That’s how the thousand-year-old Hungary celebrated

1896 was the year of the Millennium definitely. The whole country was in a fever. Special and exciting events followed one another: inauguration of the Vígszínház and the Museum of Applied Arts, launch of the Underground, Árpád Feszty’s cyclorama and the New York Coffee House on the grand boulevard (Nagykörút) were also ready. There were places for entertainment as well, for example ‘Ős Budavára’ (Ancient Buda Castle) was a famous hall in the era, where elated moments were not only due to alcohol. Adventure-seekers could admire the urbanizing Budapest in Louis Godard’s hot-air balloon from above. Our gallery includes the pavilion of the Transport Museum, Grand Duke Joseph’s pavilion and the Trade Hall, which cannot be seen anymore, but its base and flooring was reused and a famous youth leisure centre of Budapest operated on its place until 2015. It was not only the capital city that celebrated. On the occasion of the millennial feasts, memorial monuments were erected on seven places that were significant regarding the Hungarian state founding, for example: Zimony (Zemun), Brassó (Brasov) and Pannonhalma.

It began with chime of bells

The high spot of the feast was the Millennial Thousand-Year-Old National Exhibition between 2 May and 3 November 1896, which was inaugurated by the king on 2 May, while the bells were chiming. The following days were also busy. On Vérmező on 5 May, 17 thousand soldiers participated in the parade under arms. On 6 June, the Saint Crown was taken from the Royal Palace to Matthias Church, escorted by supreme dignitaries of Hungary and armed corps. It is likely that the first newsreel made by the Sziklay brothers – Arnold and Zsigmond – and Mr. Therm, a technician of the Lumière factory, reported about this event.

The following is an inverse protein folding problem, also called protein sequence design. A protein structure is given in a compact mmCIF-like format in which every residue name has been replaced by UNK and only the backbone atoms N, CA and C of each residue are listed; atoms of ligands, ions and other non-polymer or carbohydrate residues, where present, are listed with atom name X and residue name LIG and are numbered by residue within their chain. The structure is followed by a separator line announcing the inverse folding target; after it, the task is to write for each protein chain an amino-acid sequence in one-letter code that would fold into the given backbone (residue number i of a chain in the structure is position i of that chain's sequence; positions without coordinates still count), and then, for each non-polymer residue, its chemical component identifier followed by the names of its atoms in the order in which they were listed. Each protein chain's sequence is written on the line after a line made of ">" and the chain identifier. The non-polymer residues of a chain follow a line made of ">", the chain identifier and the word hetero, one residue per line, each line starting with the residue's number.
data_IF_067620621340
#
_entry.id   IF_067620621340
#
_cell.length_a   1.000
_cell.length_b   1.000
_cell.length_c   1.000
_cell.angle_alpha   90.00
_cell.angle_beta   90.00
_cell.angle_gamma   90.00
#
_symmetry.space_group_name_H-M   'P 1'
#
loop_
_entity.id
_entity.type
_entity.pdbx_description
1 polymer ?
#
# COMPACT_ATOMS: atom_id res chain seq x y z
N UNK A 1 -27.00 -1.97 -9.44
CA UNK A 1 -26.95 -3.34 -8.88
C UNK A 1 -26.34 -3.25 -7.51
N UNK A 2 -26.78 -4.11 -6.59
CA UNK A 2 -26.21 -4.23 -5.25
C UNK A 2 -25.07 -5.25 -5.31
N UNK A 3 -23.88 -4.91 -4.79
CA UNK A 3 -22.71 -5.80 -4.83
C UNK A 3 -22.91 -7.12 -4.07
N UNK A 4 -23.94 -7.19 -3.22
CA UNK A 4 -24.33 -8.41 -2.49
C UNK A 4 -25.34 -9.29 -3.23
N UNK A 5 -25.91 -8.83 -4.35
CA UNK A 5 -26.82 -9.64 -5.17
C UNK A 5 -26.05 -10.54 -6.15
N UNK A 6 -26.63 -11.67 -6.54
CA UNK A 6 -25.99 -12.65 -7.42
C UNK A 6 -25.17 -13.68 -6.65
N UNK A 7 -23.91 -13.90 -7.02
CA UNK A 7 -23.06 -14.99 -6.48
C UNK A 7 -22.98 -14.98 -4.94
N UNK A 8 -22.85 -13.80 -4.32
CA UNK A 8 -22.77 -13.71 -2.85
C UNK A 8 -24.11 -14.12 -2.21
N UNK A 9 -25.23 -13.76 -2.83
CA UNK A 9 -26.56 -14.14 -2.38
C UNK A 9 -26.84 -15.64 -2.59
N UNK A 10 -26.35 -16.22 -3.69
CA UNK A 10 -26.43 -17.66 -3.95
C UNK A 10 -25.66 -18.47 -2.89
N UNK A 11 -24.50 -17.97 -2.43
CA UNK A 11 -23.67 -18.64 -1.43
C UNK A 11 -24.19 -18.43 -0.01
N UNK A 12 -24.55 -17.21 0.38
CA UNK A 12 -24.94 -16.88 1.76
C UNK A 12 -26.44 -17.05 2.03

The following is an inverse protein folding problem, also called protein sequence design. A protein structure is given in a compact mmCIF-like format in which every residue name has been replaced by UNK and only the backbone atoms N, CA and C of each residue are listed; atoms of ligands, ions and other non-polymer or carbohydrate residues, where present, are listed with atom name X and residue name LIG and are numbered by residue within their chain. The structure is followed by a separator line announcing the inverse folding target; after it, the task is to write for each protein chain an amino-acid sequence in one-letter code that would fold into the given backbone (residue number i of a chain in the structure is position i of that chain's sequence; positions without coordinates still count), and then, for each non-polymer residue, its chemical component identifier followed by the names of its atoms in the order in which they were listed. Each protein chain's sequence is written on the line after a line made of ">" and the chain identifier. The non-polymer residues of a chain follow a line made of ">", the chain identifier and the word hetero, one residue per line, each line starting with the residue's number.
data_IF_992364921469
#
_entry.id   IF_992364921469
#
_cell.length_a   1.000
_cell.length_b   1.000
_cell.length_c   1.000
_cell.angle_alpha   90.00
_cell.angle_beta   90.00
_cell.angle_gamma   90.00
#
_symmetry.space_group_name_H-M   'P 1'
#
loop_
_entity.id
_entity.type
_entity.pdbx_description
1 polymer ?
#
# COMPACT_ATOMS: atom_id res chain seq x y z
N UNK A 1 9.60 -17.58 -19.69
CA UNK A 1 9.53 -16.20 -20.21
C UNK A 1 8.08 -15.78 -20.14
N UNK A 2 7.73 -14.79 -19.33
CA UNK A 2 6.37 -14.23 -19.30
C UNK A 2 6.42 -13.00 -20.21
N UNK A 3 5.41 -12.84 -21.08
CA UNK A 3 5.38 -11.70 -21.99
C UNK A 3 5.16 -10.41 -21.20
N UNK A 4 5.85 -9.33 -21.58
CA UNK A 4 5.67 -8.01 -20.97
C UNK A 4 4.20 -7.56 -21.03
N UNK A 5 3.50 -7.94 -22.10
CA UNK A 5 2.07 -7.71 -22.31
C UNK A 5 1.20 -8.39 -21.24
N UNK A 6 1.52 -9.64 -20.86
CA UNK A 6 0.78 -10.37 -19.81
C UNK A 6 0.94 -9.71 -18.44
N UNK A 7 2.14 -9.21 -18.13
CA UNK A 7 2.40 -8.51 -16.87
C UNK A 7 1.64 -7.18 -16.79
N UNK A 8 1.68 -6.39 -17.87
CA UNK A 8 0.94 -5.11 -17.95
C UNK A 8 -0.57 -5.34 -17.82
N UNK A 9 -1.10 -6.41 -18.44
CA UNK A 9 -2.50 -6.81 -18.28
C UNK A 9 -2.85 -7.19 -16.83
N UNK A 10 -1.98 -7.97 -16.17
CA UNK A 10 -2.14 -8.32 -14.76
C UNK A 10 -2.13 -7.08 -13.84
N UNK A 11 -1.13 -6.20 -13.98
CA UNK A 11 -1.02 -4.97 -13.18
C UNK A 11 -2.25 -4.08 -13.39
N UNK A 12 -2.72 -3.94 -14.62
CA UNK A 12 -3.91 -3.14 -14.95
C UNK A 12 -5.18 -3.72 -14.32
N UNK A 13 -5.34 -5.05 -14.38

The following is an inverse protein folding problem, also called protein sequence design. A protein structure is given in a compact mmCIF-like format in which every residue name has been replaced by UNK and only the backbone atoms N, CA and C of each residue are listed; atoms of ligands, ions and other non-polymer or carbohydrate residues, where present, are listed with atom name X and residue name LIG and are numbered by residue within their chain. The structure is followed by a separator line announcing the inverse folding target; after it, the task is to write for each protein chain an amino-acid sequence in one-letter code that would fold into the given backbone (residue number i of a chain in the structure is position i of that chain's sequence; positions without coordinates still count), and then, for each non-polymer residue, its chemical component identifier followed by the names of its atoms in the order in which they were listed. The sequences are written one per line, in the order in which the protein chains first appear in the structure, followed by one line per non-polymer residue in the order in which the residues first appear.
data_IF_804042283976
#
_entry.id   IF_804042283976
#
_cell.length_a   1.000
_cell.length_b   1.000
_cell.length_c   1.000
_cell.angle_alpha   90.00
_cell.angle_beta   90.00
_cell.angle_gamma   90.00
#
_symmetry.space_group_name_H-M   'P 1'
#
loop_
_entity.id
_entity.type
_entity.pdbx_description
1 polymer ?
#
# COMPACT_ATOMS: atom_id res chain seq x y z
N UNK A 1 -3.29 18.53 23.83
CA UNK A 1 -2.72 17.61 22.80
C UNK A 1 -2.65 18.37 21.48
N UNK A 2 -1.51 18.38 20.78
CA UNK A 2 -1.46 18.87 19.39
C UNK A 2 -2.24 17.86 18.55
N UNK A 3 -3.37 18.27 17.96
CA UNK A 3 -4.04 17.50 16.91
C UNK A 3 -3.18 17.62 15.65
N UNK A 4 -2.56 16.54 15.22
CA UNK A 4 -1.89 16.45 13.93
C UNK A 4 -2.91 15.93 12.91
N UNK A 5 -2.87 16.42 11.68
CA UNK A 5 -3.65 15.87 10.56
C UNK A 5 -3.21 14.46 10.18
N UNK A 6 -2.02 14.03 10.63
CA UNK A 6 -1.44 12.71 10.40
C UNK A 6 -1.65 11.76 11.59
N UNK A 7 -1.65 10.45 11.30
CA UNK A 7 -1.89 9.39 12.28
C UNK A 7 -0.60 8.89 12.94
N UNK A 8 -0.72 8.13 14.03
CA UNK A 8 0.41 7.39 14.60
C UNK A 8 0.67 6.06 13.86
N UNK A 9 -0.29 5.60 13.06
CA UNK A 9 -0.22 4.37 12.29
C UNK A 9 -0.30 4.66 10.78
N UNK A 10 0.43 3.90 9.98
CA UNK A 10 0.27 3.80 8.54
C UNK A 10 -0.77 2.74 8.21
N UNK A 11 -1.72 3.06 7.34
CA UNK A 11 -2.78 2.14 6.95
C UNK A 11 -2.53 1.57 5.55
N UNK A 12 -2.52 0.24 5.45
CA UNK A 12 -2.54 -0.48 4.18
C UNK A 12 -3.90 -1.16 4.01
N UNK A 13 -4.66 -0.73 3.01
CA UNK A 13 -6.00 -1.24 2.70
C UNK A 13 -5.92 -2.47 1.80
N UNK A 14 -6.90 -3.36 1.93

Pavilions

240 pavilions were built rapidly – they were dismountable buildings, not shaky huts.

Surprisingly, Vajdahunyad Castle (Group of Historical Buildings) was made out of wood originally, and later it was rebuilt out of lasting materials. The essence of the exhibition was to introduce past, present and future together. In the plot, there are thematic units, according to which the pavilions were arranged. The outfits of buildings usually hinted at the topics they represented. The exhibition of the past was introduced in Vajdahunyad Castle that consisted of Romanesque, Gothic, Renaissance and Baroque building units. They even paid attention to the authenticity of contemporary occupations. The ethnographic shows that represented different regions, like ‘skanzen’ buildings (open-air ethnographic museums), were important parts of the exposition.

Ezredéves Kiállítás épületei 1896 -	Magyar Kereskedelmi és Vendéglátóipari Múzeum, CC BY-NC-NDThere were two different areas: the Historical exhibition that introduced the past and the Contemporary exhibition that consisted of 20 groups. The Trade Hall was standing in the central position of the event, symbolising the present, the economic and industrial progress. It was situated on the place of today’s Petőfi Csarnok (Petőfi Hall, a famous youth leisure centre) and the meadow in front of it. (When constructing Petőfi Hall, the remainder base and flooring of the Trade Hall were also reused.)

The largest pavilions that were built by the exhibition of 1885 were the Trade Hall, the Ganz pavilion, the Transport Museum and the above-mentioned Group of Historical Buildings.

Making permanent from temporary

Ezredéves Kiállítás épületei 1896 - 	Magyar Kereskedelmi és Vendéglátóipari Múzeum, CC BY-NC-NDThe majority of the temporary buildings disappeared before the turn of the century, but the Ancient Buda Castle was closed only in 1907. Fortunately, the main Historical building group also survived, due to their popularity and to the lobbying of its designer Ignác Alpár. It was rebuilt from lasting materials in 1906.

 

Unfortunately, the Transport Museum was not that lucky, though it was one of the most stateful buildings of the event. The sizes of the romanticist and eclectic-style building would have fitted to a cathedral, with its glass windows made by Miksa Róth. After the millennial exhibition, one of the first technical and transport museums of the Continent was equipped here as of 1899.
Steiner Szilárd üvegnegatívjai, Közlekedési Múzeum- 	Kuny Domokos Múzeum, CC BY It lived 45 years as the Hungarian Royal Transport Museum – focusing on Hungarian navigation and railway mainly – and then two bombs hit it during the WWII. For a long period nothing happened, its demolition was ordered, but finally it was reopened. According to the fashion of the era, it was curtailed and deprived of its typical neo-renaissance appearance: its dome and towers were pulled down. Nowadays, the museum is facing new changes. It will be renovated in its original state in the frame of the Liget Budapest Project. While this project is under realisation, you can browse the contemporary photos of Ferenc Pfaff’s compelling building.